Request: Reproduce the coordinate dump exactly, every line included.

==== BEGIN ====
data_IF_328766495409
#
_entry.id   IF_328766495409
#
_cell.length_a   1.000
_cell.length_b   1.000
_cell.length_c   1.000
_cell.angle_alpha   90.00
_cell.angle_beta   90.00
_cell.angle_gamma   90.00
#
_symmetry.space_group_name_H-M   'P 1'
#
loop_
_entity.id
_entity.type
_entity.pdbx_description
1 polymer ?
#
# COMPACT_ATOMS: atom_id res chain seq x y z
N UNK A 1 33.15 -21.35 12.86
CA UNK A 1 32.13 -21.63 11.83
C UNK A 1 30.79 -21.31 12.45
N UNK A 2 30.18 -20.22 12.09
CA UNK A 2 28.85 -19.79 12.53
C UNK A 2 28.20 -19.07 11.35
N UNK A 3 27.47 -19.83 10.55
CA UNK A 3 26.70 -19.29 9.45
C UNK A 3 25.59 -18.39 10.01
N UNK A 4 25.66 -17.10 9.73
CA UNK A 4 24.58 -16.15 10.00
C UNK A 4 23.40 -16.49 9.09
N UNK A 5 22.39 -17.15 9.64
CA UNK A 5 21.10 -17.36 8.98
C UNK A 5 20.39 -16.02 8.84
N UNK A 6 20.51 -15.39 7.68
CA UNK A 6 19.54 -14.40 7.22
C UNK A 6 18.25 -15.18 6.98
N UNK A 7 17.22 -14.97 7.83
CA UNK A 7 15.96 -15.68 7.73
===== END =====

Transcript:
data_IF_328766495409
#
_entry.id   IF_328766495409
#
_cell.length_a   1.000
_cell.length_b   1.000
_cell.length_c   1.000
_cell.angle_alpha   90.00
_cell.angle_beta   90.00
_cell.angle_gamma   90.00
#
_symmetry.space_group_name_H-M   'P 1'
#
loop_
_entity.id
_entity.type
_entity.pdbx_description
1 polymer ?
#
# COMPACT_ATOMS: atom_id res chain seq x y z
N UNK A 1 33.15 -21.35 12.86
CA UNK A 1 32.13 -21.63 11.83
C UNK A 1 30.79 -21.31 12.45
N UNK A 2 30.18 -20.22 12.09
CA UNK A 2 28.85 -19.79 12.53
C UNK A 2 28.20 -19.07 11.35
N UNK A 3 27.47 -19.83 10.55
CA UNK A 3 26.70 -19.29 9.45
C UNK A 3 25.59 -18.39 10.01
N UNK A 4 25.66 -17.10 9.73
CA UNK A 4 24.58 -16.15 10.00
C UNK A 4 23.40 -16.49 9.09
N UNK A 5 22.39 -17.15 9.64
CA UNK A 5 21.10 -17.36 8.98
C UNK A 5 20.39 -16.02 8.84
N UNK A 6 20.51 -15.39 7.68
CA UNK A 6 19.54 -14.40 7.22
C UNK A 6 18.25 -15.18 6.98
N UNK A 7 17.22 -14.97 7.83
CA UNK A 7 15.96 -15.68 7.73